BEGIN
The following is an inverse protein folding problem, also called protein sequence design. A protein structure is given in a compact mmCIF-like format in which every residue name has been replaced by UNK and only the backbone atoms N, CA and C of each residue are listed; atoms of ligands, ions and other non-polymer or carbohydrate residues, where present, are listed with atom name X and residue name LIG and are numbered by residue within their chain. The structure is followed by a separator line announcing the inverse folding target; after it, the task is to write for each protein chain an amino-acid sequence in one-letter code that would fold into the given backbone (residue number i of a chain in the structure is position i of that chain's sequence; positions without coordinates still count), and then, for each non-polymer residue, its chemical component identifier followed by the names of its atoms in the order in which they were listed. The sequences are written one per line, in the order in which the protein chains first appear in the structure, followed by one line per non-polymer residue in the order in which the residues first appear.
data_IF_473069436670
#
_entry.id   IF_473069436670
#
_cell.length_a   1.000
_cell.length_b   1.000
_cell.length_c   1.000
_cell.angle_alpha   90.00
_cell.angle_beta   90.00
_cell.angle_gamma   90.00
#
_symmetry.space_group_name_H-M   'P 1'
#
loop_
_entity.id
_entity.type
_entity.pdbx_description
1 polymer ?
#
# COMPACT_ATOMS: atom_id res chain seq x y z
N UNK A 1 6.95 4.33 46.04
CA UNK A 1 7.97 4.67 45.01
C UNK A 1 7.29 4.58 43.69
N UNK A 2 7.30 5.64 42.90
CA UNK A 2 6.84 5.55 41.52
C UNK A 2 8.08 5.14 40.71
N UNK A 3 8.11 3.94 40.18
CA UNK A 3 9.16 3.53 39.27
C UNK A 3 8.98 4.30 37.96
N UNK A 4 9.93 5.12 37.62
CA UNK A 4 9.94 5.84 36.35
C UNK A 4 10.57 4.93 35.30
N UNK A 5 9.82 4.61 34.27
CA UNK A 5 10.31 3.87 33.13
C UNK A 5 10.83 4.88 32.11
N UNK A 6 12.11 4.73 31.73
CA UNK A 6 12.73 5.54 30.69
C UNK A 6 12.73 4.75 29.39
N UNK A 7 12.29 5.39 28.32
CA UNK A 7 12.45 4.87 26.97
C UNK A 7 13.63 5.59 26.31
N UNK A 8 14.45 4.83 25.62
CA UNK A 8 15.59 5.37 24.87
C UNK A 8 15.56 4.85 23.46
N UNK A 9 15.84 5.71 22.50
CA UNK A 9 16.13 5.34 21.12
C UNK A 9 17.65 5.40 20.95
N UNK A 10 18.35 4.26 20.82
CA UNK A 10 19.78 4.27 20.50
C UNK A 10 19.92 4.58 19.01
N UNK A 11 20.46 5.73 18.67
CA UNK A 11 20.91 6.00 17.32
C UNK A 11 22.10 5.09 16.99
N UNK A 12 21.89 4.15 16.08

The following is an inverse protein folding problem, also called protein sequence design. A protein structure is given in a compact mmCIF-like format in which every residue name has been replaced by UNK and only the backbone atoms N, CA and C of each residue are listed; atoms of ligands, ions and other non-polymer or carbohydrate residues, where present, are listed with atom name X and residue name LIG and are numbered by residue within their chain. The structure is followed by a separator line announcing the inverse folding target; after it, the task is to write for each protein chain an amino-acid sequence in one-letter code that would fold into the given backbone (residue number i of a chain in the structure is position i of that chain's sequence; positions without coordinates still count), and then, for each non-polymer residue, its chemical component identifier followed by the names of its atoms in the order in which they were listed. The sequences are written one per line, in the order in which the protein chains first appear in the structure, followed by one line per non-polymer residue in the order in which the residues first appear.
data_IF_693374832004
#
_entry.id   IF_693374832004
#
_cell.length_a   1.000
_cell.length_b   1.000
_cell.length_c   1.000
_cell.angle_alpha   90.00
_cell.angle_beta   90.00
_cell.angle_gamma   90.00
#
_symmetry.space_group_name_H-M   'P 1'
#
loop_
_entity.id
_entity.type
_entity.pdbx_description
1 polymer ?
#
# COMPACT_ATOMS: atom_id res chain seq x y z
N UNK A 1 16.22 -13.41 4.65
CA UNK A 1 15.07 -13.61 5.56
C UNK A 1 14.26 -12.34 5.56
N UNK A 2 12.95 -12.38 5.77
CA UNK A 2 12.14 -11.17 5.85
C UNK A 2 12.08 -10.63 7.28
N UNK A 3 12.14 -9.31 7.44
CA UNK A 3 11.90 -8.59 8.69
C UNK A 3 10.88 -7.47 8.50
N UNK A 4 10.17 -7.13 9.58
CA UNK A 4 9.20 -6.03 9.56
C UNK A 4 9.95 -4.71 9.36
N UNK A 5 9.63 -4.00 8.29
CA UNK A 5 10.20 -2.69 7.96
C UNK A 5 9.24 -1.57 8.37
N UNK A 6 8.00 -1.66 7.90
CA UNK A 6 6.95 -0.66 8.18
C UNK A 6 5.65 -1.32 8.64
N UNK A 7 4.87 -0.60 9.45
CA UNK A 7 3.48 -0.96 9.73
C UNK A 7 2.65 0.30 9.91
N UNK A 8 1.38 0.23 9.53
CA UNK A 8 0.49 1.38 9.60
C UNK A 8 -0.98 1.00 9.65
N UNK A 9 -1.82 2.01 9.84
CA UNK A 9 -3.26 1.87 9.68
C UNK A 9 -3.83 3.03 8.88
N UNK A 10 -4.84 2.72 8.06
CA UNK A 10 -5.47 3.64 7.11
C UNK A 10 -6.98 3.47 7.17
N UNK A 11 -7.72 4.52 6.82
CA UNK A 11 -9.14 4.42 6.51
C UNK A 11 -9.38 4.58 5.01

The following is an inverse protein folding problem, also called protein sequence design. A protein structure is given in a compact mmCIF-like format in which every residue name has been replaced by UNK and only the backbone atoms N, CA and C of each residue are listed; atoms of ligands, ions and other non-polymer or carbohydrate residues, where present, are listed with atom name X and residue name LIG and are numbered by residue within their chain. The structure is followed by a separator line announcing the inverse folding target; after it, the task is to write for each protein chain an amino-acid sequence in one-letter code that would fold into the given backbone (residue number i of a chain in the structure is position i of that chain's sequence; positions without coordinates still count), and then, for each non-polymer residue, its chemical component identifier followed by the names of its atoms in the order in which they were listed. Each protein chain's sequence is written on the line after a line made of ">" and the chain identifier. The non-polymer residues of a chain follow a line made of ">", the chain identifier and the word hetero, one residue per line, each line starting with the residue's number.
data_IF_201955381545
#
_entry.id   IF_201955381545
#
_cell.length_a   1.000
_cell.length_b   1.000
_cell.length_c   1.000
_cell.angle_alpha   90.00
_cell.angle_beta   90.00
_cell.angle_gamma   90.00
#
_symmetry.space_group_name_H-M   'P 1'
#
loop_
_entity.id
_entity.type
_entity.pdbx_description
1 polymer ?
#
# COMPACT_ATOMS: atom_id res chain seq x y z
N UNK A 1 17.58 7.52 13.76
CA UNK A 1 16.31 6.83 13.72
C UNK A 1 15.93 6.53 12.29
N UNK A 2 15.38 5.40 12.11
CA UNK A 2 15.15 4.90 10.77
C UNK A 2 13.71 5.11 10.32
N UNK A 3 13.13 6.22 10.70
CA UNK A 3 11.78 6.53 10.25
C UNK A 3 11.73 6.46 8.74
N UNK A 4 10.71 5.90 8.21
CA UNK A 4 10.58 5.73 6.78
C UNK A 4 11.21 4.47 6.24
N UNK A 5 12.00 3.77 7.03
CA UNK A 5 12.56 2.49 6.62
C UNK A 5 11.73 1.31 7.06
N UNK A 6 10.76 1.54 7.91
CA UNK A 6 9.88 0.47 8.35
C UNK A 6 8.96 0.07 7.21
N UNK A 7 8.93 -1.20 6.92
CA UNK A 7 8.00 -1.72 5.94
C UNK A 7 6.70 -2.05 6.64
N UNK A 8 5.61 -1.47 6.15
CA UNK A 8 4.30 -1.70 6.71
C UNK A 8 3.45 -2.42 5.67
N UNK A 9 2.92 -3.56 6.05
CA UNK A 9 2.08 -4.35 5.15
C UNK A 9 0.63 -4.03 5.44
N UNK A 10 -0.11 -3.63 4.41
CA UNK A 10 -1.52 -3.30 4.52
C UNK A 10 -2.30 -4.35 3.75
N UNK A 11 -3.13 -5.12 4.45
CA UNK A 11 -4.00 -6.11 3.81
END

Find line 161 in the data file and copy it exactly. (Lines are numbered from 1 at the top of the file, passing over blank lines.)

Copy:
N UNK A 11 -3.13 -5.12 4.45